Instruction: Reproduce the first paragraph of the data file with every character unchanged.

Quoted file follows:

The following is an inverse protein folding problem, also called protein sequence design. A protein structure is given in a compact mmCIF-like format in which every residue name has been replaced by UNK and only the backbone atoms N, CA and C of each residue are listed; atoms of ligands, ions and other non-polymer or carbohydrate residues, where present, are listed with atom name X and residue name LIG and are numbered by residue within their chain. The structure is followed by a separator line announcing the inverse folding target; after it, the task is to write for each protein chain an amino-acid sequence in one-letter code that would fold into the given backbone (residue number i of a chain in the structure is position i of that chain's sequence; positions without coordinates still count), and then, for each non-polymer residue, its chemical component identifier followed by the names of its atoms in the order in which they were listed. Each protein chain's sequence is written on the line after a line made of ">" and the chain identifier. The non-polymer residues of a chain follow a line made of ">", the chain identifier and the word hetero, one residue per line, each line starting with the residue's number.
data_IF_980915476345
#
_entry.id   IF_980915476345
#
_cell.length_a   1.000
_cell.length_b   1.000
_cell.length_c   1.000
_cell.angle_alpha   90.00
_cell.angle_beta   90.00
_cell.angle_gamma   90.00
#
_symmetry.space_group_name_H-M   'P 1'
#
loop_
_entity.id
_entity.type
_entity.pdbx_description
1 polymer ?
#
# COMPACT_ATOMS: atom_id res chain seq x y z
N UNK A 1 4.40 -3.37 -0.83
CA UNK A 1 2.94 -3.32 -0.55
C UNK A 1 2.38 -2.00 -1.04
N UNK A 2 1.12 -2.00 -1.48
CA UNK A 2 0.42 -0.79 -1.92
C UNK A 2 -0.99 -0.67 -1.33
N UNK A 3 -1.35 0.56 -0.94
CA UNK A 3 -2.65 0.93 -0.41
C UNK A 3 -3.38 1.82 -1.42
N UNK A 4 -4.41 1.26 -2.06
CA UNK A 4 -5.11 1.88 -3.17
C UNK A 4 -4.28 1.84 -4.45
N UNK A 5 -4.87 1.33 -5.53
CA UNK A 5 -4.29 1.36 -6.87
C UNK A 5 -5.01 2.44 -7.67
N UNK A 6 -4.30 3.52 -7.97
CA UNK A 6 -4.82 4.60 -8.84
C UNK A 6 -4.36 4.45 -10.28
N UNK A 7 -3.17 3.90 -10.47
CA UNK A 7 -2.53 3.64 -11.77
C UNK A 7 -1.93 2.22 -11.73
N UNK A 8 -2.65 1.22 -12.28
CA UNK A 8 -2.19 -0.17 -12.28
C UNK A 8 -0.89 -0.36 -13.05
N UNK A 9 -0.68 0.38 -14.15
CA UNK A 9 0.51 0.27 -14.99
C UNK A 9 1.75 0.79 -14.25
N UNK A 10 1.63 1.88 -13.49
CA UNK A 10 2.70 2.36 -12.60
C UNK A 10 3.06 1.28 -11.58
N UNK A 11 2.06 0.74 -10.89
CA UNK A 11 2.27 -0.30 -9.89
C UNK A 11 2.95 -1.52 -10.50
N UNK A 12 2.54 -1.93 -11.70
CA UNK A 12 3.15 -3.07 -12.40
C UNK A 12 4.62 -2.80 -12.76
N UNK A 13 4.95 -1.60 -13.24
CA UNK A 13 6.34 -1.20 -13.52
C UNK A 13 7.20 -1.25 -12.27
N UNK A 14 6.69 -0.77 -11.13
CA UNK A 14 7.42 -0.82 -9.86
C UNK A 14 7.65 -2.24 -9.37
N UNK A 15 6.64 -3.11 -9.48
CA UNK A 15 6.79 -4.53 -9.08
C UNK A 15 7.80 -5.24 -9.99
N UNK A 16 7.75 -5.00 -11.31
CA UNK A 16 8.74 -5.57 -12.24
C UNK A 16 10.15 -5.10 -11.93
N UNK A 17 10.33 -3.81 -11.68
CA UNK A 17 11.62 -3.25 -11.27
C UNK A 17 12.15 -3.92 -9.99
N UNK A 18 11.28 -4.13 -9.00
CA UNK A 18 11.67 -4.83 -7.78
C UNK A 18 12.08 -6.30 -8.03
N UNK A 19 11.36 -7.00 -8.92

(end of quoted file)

The following is an inverse protein folding problem, also called protein sequence design. A protein structure is given in a compact mmCIF-like format in which every residue name has been replaced by UNK and only the backbone atoms N, CA and C of each residue are listed; atoms of ligands, ions and other non-polymer or carbohydrate residues, where present, are listed with atom name X and residue name LIG and are numbered by residue within their chain. The structure is followed by a separator line announcing the inverse folding target; after it, the task is to write for each protein chain an amino-acid sequence in one-letter code that would fold into the given backbone (residue number i of a chain in the structure is position i of that chain's sequence; positions without coordinates still count), and then, for each non-polymer residue, its chemical component identifier followed by the names of its atoms in the order in which they were listed. Each protein chain's sequence is written on the line after a line made of ">" and the chain identifier. The non-polymer residues of a chain follow a line made of ">", the chain identifier and the word hetero, one residue per line, each line starting with the residue's number.